It's always facially anomolous when you simultaneously read, as here, that (1) Judge X (on the panel) voted to grant the petition for rehearing en banc, and (2) that no one, including Judge X, asked for a vote on this same petition. In short, that Judge X wanted en banc review, and thought it appropriate, but didn't call for it.
This happens all the time: I'm not just picking on Judge Rawlinson. I know of no judge on the Ninth Circuit (though there may perhaps be some) who takes the position that an affirmative vote as a panel member on the petition for rehearing en banc intellectually compels a similar call for en banc review. Even though the two are exceptionally related. After all, if you vote to grant en banc review, why not actually cast that vote by calling for the review you've already said you think is warranted?
The answer, I think, is that en banc calls (as opposed to votes) are viewed as imbued with a practical limitation on the "ability" of the case to be taken en banc. Even if you think that the case should be taken en banc, a judge doesn't call for it if they don't think the votes are nearly there.
I mention this only because it's a strange -- though not outrageous (at all) -- practice. Generally, when we vote, we vote consistently. Sure, sometimes we may vote for Candidate X even though we prefer Candidate Y because we don't think Y would have the votes, and we prefer X to Z. Just remember that en banc votes aren't like that (ignore, for now, the related -- but different -- tactic of voting against en banc review even though you think it's meritorious because you believe that the ultimate vote on the merits would be unfavorable). If you call for en banc review and lose, there's no "Candidate Z": You merely lost the vote. It's like not voting for McCain in a two-person contest simply because you're convinced he'll never win. Something that we'd mock someone for doing (or saying). And yet we do that at the Ninth Circuit all the time.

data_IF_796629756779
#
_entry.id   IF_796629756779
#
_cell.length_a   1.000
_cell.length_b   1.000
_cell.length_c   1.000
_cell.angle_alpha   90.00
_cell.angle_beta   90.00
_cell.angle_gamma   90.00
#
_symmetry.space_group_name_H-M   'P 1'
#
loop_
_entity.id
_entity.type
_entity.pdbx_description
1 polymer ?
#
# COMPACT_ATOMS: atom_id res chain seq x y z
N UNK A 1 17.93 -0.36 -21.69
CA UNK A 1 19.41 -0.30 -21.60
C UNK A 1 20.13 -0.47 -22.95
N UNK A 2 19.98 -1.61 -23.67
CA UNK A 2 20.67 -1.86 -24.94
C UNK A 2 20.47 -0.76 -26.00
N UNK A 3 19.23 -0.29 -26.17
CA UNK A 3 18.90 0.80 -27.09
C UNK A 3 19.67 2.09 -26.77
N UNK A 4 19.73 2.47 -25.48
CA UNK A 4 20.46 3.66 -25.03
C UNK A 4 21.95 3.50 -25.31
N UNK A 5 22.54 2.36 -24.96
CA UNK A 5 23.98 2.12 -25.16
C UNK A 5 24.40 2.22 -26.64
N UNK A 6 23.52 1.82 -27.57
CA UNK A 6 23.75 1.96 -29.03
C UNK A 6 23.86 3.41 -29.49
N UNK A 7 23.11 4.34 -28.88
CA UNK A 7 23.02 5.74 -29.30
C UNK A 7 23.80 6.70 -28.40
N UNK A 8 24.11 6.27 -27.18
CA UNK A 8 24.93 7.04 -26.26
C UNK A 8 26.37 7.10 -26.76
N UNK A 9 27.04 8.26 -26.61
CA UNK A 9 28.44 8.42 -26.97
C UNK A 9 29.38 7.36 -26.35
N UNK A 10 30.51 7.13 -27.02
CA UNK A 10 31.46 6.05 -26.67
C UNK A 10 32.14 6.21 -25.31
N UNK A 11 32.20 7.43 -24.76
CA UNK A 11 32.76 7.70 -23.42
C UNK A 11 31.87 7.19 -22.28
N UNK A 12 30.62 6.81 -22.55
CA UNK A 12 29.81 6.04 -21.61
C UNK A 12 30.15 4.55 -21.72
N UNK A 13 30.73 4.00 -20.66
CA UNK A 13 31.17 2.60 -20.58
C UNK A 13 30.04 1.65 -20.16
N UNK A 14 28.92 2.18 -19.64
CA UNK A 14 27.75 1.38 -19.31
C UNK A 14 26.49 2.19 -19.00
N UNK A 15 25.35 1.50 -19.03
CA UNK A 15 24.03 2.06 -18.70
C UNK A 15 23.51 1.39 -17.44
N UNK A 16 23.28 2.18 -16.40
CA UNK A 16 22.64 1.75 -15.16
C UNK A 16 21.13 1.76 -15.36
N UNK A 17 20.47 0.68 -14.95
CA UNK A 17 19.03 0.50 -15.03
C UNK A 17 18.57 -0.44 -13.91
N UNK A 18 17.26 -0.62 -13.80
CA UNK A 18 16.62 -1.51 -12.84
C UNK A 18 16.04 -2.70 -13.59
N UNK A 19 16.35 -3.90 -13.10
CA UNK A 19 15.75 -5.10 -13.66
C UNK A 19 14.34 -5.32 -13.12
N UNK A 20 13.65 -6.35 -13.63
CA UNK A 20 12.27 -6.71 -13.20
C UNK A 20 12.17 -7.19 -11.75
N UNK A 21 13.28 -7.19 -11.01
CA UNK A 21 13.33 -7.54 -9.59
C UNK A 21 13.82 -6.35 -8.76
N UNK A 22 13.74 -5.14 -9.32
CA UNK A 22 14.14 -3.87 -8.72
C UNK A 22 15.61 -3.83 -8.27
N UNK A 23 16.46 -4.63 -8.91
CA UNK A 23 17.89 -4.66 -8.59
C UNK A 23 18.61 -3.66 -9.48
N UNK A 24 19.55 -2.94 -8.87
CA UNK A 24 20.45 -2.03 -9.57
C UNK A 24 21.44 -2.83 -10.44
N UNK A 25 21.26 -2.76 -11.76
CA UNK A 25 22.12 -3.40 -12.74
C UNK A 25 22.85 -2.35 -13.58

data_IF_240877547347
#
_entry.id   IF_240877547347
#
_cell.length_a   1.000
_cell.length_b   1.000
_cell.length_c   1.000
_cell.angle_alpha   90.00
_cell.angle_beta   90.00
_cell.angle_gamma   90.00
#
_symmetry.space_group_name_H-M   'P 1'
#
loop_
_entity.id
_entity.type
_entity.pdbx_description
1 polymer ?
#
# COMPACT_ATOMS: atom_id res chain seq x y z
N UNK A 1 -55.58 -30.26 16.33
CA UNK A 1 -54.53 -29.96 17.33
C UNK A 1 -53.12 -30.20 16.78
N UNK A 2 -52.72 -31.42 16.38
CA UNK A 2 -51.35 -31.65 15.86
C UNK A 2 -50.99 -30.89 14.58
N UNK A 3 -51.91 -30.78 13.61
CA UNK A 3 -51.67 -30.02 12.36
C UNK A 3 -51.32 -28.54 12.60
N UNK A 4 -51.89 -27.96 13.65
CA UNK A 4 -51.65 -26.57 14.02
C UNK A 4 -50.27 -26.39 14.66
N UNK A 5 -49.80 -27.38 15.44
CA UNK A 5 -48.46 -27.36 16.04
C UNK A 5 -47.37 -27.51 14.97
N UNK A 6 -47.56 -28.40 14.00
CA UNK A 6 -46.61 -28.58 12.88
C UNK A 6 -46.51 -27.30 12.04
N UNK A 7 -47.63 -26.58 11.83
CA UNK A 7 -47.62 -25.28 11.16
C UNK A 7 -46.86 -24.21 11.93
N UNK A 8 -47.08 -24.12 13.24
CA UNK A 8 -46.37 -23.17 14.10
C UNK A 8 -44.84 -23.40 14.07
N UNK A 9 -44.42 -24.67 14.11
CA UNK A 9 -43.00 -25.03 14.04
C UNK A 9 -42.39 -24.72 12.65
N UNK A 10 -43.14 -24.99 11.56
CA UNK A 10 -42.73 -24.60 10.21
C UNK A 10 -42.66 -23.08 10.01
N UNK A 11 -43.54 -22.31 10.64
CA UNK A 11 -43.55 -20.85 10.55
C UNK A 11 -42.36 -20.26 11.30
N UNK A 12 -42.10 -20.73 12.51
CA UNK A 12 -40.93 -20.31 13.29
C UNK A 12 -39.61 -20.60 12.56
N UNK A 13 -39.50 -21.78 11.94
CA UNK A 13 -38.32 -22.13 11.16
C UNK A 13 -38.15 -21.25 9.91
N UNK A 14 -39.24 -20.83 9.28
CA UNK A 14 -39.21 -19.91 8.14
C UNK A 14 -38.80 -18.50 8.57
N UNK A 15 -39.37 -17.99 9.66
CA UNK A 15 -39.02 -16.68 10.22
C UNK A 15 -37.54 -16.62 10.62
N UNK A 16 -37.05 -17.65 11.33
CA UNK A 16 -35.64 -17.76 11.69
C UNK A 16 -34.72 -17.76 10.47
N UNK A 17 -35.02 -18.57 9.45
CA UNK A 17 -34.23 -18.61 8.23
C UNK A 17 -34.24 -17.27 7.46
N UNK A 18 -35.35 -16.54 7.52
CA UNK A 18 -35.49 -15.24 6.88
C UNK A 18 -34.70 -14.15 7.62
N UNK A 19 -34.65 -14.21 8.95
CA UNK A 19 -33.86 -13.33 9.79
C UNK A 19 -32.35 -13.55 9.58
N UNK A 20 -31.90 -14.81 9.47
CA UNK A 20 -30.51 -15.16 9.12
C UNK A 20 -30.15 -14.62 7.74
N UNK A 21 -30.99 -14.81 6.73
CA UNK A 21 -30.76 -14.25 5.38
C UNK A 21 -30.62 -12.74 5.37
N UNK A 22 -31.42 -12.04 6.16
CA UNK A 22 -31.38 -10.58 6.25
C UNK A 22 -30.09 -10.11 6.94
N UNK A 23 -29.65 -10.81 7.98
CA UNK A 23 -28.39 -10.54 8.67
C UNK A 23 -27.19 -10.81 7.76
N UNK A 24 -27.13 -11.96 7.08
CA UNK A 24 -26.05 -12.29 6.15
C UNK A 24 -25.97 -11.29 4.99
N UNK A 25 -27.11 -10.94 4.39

So what we have here is, I believe, an administrative calculation by each of the judges that the cost of calling for an en banc vote isn't worth it if, in their estimation, the votes won't nearly be there to successfully take the case en banc. This isn't absurd as well; after all, the adoption of such a regime, if universally accepted, saves not only the time of other judges, but also your own, since now you don't have to respond to en banc calls of other judges, who similarly refrain from perceptionally unsuccessful en banc votes.
Still, it's somewhat surprising, I think, that the practice is (I believe) uniform. That, as far as I know, there's not a single judge who concludes -- perhaps merely on grounds of principle -- that if she's going to vote for en banc review at the panel stage, she's similarly going to call for en banc review thereafter. Since, after all, as to the merits, nothing's changed. And, alternately, that if she's not going to call for an en banc vote, she'll only vote to grant the petition for rehearing, not the petition for rehearing en banc.
I'm not saying that someone should adopt such a position, since I see the administrative upsides of a contrary "predict the votes" regime. I'm just surprised that someone hasn't; or, at a minimum, that the prevailing view is so uniformly adopted by the (often otherwise idiosyncratic) appellate judges.